The Carthew Trail

August 14, 1995
Up through the scree toward the top of the ridge.

As we moved out onto the open slope, we got unobstructed views of Wurdeman Lake.

The tiny ribbon of blue through the bright green meadow is Bounday Creek, almost on the boundary between Canada and the United States.

Carthew Trail Map

Moving on up the trail, you get a straight view of Wurdeman Lake and then the smaller, higher Nooney Lake comes into view, shown at extreme right.

There is enough traffic on the trail during the summer that the squirrels become tame and opportunistic. This one put on quite a show for Rod as he lagged behind the others, taking pictures.

We have had a significant amount of discussion about the red color on the head of this squirrel species. We have seen it nowhere else, but when we saw it at our lunch spot, we considered that it might be just from digging in the red dirt. But the photo above clearly shows that it is a part of the fur of the squirrel, that it is truly a red-headed squirrel.

Watching the changing perspectives of Wurdemann (left) and Nooney Lakes as we climbed kept us on a high! They were so beautiful in the bright sunshine that it was hard to believe!

This is the view back at the trail across the open rocky area. Rod took this shot from a sharp bend in the trail where long switchbacks to the top of the ridge began. It was here in some scrub bushes that he found the squirrel shown above. It is a very good trail, but out on the bare rock the slope seems pretty steep, and you are looking a long way down when you look below the trail.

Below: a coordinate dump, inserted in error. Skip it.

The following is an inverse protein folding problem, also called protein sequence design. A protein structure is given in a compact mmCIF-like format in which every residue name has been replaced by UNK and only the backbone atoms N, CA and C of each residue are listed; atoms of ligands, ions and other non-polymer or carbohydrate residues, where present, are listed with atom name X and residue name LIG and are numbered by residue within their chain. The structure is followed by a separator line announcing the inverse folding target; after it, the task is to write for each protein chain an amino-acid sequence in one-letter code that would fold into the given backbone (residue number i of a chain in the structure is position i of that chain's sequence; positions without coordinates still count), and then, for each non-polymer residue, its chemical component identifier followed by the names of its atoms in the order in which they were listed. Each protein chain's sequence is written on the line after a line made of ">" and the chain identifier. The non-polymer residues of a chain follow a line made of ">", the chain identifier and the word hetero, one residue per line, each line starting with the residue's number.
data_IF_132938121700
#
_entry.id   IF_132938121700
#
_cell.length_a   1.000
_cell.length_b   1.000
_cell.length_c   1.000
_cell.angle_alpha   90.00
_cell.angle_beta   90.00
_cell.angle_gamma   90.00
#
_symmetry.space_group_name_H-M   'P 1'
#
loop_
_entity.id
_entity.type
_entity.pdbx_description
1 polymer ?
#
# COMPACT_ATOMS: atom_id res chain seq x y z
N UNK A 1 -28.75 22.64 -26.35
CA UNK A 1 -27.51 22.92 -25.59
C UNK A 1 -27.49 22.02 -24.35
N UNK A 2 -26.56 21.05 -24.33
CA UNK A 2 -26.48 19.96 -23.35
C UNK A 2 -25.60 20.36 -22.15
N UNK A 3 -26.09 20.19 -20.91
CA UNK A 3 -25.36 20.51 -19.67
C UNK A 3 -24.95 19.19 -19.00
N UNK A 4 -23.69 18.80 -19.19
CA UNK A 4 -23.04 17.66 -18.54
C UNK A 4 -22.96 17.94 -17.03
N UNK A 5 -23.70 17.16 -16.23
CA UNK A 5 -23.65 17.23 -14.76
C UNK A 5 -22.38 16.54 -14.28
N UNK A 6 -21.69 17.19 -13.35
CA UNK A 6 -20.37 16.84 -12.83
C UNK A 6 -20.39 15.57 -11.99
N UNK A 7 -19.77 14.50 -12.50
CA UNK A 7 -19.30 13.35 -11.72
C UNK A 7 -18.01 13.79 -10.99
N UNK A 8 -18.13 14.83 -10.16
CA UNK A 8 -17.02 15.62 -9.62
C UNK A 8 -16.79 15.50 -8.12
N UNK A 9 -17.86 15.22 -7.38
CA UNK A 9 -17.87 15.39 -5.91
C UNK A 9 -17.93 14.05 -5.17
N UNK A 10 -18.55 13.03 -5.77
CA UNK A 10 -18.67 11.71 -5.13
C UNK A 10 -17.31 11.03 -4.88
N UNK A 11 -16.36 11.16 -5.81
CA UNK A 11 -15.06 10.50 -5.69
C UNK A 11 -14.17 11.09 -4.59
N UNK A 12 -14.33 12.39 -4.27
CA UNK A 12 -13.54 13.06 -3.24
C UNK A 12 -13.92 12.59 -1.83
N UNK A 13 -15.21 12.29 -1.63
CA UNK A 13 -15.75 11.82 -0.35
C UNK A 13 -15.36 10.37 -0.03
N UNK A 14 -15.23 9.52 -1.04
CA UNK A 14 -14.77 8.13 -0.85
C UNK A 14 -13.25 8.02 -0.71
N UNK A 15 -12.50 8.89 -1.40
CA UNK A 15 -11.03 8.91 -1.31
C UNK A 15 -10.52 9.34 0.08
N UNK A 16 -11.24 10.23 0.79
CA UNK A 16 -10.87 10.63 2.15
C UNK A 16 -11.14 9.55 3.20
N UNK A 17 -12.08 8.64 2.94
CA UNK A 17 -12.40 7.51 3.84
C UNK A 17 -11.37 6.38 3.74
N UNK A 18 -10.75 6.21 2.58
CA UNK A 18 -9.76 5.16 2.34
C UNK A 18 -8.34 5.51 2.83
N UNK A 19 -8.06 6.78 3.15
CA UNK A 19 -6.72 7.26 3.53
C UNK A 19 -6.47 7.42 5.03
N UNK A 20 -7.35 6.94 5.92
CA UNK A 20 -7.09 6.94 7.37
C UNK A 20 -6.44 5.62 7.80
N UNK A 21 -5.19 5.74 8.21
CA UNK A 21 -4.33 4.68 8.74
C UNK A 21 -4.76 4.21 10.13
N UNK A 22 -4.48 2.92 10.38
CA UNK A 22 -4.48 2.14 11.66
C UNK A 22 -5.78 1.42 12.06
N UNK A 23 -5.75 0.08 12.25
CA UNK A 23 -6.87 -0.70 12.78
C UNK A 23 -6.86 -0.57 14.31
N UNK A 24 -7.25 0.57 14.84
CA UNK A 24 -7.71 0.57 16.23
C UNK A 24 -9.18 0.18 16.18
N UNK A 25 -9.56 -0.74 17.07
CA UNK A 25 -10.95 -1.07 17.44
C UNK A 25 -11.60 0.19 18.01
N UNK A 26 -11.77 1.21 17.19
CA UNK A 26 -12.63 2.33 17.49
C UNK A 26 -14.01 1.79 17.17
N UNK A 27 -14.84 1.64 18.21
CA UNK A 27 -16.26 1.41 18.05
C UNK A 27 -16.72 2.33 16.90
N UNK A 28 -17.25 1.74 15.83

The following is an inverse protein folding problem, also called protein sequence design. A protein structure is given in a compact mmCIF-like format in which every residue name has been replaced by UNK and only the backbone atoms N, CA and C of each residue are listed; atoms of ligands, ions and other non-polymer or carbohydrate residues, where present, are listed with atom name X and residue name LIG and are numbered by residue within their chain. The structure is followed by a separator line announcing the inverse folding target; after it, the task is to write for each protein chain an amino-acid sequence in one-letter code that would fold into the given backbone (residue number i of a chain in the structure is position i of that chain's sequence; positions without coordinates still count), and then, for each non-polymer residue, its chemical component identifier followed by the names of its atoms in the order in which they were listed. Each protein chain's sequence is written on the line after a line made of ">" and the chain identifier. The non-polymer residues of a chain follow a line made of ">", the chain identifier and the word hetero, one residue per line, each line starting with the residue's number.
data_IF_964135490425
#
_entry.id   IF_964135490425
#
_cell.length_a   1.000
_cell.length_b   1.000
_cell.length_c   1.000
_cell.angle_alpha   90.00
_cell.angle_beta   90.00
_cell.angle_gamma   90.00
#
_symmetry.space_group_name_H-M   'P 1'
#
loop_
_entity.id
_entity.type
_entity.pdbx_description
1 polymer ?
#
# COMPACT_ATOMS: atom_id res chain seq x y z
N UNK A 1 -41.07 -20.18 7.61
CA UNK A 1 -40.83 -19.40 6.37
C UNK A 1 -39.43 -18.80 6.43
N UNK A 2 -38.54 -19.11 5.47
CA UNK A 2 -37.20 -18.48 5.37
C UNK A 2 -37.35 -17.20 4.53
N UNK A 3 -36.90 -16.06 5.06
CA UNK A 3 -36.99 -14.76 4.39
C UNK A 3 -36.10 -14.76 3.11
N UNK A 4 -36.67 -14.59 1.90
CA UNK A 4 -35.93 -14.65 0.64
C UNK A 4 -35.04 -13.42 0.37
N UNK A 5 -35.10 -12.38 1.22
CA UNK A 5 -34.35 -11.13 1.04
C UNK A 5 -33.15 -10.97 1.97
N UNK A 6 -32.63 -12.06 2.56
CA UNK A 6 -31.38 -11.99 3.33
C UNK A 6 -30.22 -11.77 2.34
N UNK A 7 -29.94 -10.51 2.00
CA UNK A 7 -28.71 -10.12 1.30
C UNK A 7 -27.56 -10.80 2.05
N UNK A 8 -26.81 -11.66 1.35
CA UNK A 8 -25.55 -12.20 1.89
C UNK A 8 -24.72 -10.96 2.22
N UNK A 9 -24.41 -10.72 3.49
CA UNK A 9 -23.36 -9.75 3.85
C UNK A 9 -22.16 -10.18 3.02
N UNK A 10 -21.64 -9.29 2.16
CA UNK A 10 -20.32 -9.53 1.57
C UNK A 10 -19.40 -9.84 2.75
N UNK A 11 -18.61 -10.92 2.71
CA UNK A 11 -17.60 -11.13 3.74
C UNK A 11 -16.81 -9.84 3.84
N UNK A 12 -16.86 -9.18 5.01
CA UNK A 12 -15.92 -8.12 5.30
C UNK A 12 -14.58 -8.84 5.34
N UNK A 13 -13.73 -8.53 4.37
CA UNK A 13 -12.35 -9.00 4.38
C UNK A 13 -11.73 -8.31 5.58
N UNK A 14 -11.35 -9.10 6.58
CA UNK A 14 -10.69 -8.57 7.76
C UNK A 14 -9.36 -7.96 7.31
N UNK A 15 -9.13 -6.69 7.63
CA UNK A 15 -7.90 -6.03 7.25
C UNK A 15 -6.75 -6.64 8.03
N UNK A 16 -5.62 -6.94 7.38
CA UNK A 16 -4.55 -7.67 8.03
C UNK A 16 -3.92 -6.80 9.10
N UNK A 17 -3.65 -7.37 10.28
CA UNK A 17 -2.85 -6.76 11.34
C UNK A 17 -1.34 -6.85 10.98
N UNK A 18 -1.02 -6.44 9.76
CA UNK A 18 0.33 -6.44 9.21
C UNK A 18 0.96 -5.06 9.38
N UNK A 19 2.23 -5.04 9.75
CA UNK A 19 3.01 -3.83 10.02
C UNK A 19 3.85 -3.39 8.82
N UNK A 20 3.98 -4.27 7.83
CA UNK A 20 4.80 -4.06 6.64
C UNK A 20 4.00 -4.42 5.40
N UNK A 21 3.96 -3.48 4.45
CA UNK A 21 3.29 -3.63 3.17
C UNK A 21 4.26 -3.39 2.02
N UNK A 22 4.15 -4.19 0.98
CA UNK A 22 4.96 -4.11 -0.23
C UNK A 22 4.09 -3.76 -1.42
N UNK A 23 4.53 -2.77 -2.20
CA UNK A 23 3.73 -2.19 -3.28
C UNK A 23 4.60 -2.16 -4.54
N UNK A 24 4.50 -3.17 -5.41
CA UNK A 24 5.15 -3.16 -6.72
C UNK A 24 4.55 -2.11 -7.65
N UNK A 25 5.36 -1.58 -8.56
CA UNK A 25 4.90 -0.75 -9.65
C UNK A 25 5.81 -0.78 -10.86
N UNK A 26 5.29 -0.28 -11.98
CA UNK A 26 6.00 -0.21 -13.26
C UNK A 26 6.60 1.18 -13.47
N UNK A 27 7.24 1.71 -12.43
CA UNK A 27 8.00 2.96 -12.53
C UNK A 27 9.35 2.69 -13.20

Turning the corner, we headed up the sweeping switchbacks. Jeff and Darla are in the distance at the next sharp bend.

We had now reached a high enough altitude to look back down at Summit Lake below us.

Summit Lake close up.

After a couple of turns up the sweeping switchbacks we had a clear view of the trail we had taken across the rocky slope. But now we were surprised to see Cameron Lake nestled down in the pocket. We had been on the trail several hours now and it was neat to see our beginning point.

We finally were seeing the top of the ridge and beginning to see the mountains on the other side.

At the top of the ridge at 7900 feet! The picture shows you what it looked like, but it cannot reproduce the roar of the wind. The upward trip was fairly free of wind, but at the peak, it was roaring.

Down the north side of the ridge to Carthew Lakes


Carthew Trail Map
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